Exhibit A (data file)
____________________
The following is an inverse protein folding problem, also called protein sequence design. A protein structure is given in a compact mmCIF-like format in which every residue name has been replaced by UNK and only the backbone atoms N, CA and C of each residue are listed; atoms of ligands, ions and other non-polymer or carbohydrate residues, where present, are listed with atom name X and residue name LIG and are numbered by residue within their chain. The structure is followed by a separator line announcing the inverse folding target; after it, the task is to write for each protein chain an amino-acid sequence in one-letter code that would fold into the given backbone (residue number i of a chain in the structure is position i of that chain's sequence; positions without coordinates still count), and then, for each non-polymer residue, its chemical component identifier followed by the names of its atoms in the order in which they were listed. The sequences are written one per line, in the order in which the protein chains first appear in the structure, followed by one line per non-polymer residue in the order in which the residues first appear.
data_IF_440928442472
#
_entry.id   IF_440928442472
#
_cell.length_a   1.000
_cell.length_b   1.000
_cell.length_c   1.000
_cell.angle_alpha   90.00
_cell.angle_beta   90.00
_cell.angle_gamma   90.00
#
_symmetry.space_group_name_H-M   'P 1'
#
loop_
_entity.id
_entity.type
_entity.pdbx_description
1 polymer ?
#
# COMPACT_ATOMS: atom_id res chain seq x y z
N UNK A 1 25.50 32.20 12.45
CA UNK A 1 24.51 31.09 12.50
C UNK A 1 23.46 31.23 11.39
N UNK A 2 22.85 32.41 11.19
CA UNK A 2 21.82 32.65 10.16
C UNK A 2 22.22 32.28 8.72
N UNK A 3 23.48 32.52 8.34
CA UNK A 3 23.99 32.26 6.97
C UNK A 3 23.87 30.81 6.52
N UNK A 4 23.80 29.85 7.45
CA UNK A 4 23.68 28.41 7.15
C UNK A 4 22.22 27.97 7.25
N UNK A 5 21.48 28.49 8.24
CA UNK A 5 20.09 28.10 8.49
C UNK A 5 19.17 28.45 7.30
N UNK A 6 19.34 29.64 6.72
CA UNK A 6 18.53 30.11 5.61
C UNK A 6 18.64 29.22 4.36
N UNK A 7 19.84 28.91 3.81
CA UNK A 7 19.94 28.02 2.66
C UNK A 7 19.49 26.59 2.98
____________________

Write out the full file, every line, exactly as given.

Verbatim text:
The following is an inverse protein folding problem, also called protein sequence design. A protein structure is given in a compact mmCIF-like format in which every residue name has been replaced by UNK and only the backbone atoms N, CA and C of each residue are listed; atoms of ligands, ions and other non-polymer or carbohydrate residues, where present, are listed with atom name X and residue name LIG and are numbered by residue within their chain. The structure is followed by a separator line announcing the inverse folding target; after it, the task is to write for each protein chain an amino-acid sequence in one-letter code that would fold into the given backbone (residue number i of a chain in the structure is position i of that chain's sequence; positions without coordinates still count), and then, for each non-polymer residue, its chemical component identifier followed by the names of its atoms in the order in which they were listed. The sequences are written one per line, in the order in which the protein chains first appear in the structure, followed by one line per non-polymer residue in the order in which the residues first appear.
data_IF_440928442472
#
_entry.id   IF_440928442472
#
_cell.length_a   1.000
_cell.length_b   1.000
_cell.length_c   1.000
_cell.angle_alpha   90.00
_cell.angle_beta   90.00
_cell.angle_gamma   90.00
#
_symmetry.space_group_name_H-M   'P 1'
#
loop_
_entity.id
_entity.type
_entity.pdbx_description
1 polymer ?
#
# COMPACT_ATOMS: atom_id res chain seq x y z
N UNK A 1 25.50 32.20 12.45
CA UNK A 1 24.51 31.09 12.50
C UNK A 1 23.46 31.23 11.39
N UNK A 2 22.85 32.41 11.19
CA UNK A 2 21.82 32.65 10.16
C UNK A 2 22.22 32.28 8.72
N UNK A 3 23.48 32.52 8.34
CA UNK A 3 23.99 32.26 6.97
C UNK A 3 23.87 30.81 6.52
N UNK A 4 23.80 29.85 7.45
CA UNK A 4 23.68 28.41 7.15
C UNK A 4 22.22 27.97 7.25
N UNK A 5 21.48 28.49 8.24
CA UNK A 5 20.09 28.10 8.49
C UNK A 5 19.17 28.45 7.30
N UNK A 6 19.34 29.64 6.72
CA UNK A 6 18.53 30.11 5.61
C UNK A 6 18.64 29.22 4.36
N UNK A 7 19.84 28.91 3.81
CA UNK A 7 19.94 28.02 2.66
C UNK A 7 19.49 26.59 2.98